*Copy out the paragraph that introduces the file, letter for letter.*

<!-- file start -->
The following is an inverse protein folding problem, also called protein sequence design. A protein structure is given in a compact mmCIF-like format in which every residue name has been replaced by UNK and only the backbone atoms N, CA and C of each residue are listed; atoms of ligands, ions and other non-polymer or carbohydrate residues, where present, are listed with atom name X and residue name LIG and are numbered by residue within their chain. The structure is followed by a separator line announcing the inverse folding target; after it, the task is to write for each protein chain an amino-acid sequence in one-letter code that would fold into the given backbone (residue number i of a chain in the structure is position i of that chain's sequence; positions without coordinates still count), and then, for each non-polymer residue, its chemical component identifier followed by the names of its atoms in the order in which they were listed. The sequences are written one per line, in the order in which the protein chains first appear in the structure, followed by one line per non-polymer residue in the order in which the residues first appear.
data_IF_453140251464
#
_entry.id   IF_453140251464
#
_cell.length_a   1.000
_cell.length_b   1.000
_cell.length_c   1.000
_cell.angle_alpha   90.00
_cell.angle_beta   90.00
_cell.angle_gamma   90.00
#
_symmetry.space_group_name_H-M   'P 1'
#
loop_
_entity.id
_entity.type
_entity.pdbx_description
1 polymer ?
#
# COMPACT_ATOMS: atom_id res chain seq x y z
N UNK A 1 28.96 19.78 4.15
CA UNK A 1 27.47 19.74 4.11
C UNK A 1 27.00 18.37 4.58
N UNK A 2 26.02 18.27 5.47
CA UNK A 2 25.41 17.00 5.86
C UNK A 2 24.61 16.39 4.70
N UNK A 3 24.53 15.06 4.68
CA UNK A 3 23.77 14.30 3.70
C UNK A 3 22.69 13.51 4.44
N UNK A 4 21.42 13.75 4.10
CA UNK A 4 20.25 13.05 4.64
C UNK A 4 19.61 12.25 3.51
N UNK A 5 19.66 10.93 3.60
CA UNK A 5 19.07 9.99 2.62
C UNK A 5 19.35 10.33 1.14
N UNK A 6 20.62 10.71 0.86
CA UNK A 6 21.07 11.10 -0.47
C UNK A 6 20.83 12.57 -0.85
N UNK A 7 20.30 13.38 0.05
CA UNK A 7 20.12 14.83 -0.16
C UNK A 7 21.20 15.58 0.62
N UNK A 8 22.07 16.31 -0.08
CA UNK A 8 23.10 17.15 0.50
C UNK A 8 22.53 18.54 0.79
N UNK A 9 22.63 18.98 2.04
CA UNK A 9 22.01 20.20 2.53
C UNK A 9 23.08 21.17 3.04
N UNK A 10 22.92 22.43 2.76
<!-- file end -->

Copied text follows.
The following is an inverse protein folding problem, also called protein sequence design. A protein structure is given in a compact mmCIF-like format in which every residue name has been replaced by UNK and only the backbone atoms N, CA and C of each residue are listed; atoms of ligands, ions and other non-polymer or carbohydrate residues, where present, are listed with atom name X and residue name LIG and are numbered by residue within their chain. The structure is followed by a separator line announcing the inverse folding target; after it, the task is to write for each protein chain an amino-acid sequence in one-letter code that would fold into the given backbone (residue number i of a chain in the structure is position i of that chain's sequence; positions without coordinates still count), and then, for each non-polymer residue, its chemical component identifier followed by the names of its atoms in the order in which they were listed. The sequences are written one per line, in the order in which the protein chains first appear in the structure, followed by one line per non-polymer residue in the order in which the residues first appear.